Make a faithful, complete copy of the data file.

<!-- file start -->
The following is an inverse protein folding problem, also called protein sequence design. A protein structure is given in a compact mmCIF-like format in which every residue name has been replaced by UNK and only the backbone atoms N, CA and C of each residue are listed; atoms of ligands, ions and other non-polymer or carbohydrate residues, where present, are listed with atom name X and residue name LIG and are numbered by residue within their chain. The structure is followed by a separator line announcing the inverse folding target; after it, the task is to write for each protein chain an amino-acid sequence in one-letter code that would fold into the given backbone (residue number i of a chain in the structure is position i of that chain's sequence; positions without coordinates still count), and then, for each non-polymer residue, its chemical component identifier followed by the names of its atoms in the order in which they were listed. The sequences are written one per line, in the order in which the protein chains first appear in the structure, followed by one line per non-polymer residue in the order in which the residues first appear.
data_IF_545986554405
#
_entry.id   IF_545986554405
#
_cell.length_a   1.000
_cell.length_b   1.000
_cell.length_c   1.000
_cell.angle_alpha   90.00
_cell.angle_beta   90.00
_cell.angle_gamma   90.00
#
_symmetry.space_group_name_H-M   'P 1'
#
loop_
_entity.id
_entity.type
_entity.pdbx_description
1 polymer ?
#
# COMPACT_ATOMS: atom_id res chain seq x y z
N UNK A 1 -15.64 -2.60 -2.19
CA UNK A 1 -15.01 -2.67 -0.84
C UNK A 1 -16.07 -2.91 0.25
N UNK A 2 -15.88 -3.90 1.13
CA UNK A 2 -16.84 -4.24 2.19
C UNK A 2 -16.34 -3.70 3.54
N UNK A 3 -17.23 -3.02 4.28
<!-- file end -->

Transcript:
The following is an inverse protein folding problem, also called protein sequence design. A protein structure is given in a compact mmCIF-like format in which every residue name has been replaced by UNK and only the backbone atoms N, CA and C of each residue are listed; atoms of ligands, ions and other non-polymer or carbohydrate residues, where present, are listed with atom name X and residue name LIG and are numbered by residue within their chain. The structure is followed by a separator line announcing the inverse folding target; after it, the task is to write for each protein chain an amino-acid sequence in one-letter code that would fold into the given backbone (residue number i of a chain in the structure is position i of that chain's sequence; positions without coordinates still count), and then, for each non-polymer residue, its chemical component identifier followed by the names of its atoms in the order in which they were listed. The sequences are written one per line, in the order in which the protein chains first appear in the structure, followed by one line per non-polymer residue in the order in which the residues first appear.
data_IF_545986554405
#
_entry.id   IF_545986554405
#
_cell.length_a   1.000
_cell.length_b   1.000
_cell.length_c   1.000
_cell.angle_alpha   90.00
_cell.angle_beta   90.00
_cell.angle_gamma   90.00
#
_symmetry.space_group_name_H-M   'P 1'
#
loop_
_entity.id
_entity.type
_entity.pdbx_description
1 polymer ?
#
# COMPACT_ATOMS: atom_id res chain seq x y z
N UNK A 1 -15.64 -2.60 -2.19
CA UNK A 1 -15.01 -2.67 -0.84
C UNK A 1 -16.07 -2.91 0.25
N UNK A 2 -15.88 -3.90 1.13
CA UNK A 2 -16.84 -4.24 2.19
C UNK A 2 -16.34 -3.70 3.54
N UNK A 3 -17.23 -3.02 4.28